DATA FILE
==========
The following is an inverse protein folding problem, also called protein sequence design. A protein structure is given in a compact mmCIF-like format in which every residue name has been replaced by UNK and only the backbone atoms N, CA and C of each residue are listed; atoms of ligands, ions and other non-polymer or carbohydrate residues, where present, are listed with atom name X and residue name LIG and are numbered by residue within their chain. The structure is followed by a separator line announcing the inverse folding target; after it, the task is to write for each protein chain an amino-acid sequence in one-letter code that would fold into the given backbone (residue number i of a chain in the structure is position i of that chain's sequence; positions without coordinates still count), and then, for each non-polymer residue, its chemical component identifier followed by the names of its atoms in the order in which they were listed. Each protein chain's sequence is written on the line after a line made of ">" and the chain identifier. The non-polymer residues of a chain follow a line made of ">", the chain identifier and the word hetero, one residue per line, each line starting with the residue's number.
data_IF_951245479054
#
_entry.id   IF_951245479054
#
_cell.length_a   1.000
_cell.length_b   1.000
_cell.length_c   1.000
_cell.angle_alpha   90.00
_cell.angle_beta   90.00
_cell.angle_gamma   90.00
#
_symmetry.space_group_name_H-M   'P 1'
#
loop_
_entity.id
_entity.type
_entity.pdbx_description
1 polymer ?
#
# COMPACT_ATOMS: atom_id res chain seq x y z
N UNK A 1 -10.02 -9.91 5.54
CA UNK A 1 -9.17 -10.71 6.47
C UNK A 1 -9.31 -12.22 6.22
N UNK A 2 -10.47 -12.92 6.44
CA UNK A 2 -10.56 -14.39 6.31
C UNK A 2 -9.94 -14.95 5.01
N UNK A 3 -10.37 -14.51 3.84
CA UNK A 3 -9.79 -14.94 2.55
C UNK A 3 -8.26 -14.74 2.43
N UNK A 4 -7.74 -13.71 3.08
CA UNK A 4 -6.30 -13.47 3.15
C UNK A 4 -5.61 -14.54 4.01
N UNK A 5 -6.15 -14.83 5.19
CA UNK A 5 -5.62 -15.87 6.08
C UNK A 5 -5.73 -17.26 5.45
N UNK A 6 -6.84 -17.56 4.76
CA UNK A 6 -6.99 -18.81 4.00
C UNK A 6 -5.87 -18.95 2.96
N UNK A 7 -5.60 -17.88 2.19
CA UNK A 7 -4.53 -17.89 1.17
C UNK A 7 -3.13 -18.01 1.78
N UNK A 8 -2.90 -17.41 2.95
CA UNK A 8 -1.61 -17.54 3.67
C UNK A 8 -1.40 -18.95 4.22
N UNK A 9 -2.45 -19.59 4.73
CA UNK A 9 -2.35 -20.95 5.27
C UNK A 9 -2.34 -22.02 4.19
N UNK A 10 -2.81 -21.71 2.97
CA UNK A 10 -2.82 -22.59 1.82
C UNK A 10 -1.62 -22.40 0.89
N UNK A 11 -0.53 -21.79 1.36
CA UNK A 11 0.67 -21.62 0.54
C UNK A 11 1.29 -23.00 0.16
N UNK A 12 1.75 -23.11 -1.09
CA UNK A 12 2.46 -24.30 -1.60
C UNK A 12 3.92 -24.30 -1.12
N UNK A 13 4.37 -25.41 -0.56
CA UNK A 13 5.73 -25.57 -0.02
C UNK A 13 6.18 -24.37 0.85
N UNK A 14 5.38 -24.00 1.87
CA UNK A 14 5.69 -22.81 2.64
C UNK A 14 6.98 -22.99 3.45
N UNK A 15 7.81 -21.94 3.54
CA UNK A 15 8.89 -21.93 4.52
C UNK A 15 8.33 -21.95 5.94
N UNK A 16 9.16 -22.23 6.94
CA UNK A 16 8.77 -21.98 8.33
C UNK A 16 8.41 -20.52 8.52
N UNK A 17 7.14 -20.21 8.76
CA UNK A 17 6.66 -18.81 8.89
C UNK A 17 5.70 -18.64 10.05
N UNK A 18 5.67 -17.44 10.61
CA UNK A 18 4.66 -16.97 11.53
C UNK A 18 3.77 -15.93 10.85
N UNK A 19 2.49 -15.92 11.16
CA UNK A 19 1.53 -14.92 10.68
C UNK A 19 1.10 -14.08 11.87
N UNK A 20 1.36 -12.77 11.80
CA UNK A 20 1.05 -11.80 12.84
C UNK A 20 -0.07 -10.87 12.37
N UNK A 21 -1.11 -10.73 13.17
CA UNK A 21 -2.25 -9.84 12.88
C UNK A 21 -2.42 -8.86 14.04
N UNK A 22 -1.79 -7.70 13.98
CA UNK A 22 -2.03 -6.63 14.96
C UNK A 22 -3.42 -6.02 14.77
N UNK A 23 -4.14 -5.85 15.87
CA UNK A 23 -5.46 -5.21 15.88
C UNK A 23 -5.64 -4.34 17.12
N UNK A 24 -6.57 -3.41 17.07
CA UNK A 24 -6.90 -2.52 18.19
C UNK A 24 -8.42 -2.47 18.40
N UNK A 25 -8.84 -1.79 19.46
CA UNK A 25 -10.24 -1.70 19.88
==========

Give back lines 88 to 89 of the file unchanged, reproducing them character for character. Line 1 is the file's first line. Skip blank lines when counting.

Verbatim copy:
N UNK A 23 -4.14 -5.85 15.87
CA UNK A 23 -5.46 -5.21 15.88